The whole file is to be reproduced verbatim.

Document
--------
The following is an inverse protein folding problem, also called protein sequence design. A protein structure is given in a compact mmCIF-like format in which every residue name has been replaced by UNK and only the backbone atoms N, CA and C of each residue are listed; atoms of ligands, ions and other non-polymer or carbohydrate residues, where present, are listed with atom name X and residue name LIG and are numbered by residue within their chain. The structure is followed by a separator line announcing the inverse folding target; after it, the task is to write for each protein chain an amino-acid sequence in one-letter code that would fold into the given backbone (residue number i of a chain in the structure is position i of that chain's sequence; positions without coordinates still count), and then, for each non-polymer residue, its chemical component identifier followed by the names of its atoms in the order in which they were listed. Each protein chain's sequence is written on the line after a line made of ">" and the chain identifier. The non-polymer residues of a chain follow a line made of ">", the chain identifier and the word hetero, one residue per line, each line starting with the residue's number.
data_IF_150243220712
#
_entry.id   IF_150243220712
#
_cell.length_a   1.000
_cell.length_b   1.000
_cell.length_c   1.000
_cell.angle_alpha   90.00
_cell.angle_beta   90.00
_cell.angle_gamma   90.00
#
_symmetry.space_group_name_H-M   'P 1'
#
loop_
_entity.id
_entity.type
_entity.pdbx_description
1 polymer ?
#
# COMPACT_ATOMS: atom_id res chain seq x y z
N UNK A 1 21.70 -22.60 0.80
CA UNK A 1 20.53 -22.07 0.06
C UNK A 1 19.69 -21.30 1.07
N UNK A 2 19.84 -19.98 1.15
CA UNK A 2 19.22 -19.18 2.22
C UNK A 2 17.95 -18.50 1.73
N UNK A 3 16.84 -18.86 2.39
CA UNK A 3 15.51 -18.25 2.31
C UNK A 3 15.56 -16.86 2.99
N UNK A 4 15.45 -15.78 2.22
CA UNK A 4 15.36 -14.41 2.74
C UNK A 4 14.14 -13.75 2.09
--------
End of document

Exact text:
The following is an inverse protein folding problem, also called protein sequence design. A protein structure is given in a compact mmCIF-like format in which every residue name has been replaced by UNK and only the backbone atoms N, CA and C of each residue are listed; atoms of ligands, ions and other non-polymer or carbohydrate residues, where present, are listed with atom name X and residue name LIG and are numbered by residue within their chain. The structure is followed by a separator line announcing the inverse folding target; after it, the task is to write for each protein chain an amino-acid sequence in one-letter code that would fold into the given backbone (residue number i of a chain in the structure is position i of that chain's sequence; positions without coordinates still count), and then, for each non-polymer residue, its chemical component identifier followed by the names of its atoms in the order in which they were listed. Each protein chain's sequence is written on the line after a line made of ">" and the chain identifier. The non-polymer residues of a chain follow a line made of ">", the chain identifier and the word hetero, one residue per line, each line starting with the residue's number.
data_IF_150243220712
#
_entry.id   IF_150243220712
#
_cell.length_a   1.000
_cell.length_b   1.000
_cell.length_c   1.000
_cell.angle_alpha   90.00
_cell.angle_beta   90.00
_cell.angle_gamma   90.00
#
_symmetry.space_group_name_H-M   'P 1'
#
loop_
_entity.id
_entity.type
_entity.pdbx_description
1 polymer ?
#
# COMPACT_ATOMS: atom_id res chain seq x y z
N UNK A 1 21.70 -22.60 0.80
CA UNK A 1 20.53 -22.07 0.06
C UNK A 1 19.69 -21.30 1.07
N UNK A 2 19.84 -19.98 1.15
CA UNK A 2 19.22 -19.18 2.22
C UNK A 2 17.95 -18.50 1.73
N UNK A 3 16.84 -18.86 2.39
CA UNK A 3 15.51 -18.25 2.31
C UNK A 3 15.56 -16.86 2.99
N UNK A 4 15.45 -15.78 2.22
CA UNK A 4 15.36 -14.41 2.74
C UNK A 4 14.14 -13.75 2.09